Rangers in Australia’s north east were stunned when they stumbled across what is arguably the largest toad on record, weighing nearly 6 pounds.
Dubbed “Toadzilla” by rangers, the 2.7-kilogram (5.9-pound) amphibian was found last week in Queensland’s Conway National Park as park officials were conducting track work, the state’s Department of Environment and Science said on social media.
In a tweet Thursday, the department said park rangers were “shocked to find a monster cane toad.”
Ranger Kylee Gray said the team encountered the mammoth creature as they exited their vehicle when they stopped to let a snake slide down the track.
“I reached down and grabbed the cane toad and couldn’t believe how big and heavy it was,” Gray said in a department statement Friday.
“We named it Toadzilla,” Gray said, adding that they worked quickly to remove it from the wild because a cane toad its size “eats anything it can fit in its mouth.”
Presumably female, as they typically grow larger than their male counterparts, the toad was returned to the park rangers’ base, where she was weighed. Rangers say Toadzilla could set a new record.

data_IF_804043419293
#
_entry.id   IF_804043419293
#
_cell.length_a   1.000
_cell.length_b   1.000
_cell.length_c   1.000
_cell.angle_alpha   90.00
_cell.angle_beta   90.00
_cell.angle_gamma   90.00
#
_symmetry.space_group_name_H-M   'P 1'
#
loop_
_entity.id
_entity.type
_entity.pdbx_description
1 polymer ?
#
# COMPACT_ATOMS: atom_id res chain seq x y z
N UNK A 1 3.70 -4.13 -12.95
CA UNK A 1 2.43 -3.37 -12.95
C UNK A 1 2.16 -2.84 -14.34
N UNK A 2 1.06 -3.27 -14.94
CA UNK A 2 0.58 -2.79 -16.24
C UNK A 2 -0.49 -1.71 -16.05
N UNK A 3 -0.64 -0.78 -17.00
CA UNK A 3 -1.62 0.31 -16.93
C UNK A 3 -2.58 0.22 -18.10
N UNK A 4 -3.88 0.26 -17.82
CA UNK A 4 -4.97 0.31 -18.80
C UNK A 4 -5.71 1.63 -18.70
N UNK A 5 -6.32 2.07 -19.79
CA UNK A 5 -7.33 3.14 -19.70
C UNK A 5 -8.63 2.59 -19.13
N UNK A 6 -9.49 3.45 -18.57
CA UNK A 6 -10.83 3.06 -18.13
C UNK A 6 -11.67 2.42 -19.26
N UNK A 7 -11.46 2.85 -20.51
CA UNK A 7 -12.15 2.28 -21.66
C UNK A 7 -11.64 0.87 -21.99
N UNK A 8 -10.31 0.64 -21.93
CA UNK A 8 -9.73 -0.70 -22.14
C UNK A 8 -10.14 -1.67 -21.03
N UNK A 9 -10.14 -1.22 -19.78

The current Guinness World Record for the largest toad was set in 1991 by Prinsen, a pet toad in Sweden, who weighed a whopping 2.65 kg.
Toadzilla has since been “euthanized for the environmental damage they cause,” the department added in its tweet.
The Department of Environment and Science told UKTN on Friday it has been sent to the Queensland Museum for further analysis.
Native to South America and mainland Central America, cane toads were first introduced to Australia in 1935 as a biological control against cane beetles.
Instead, they became an invasive — and harmful — species that “has had a devastating impact on our native flora and fauna,” the department added.
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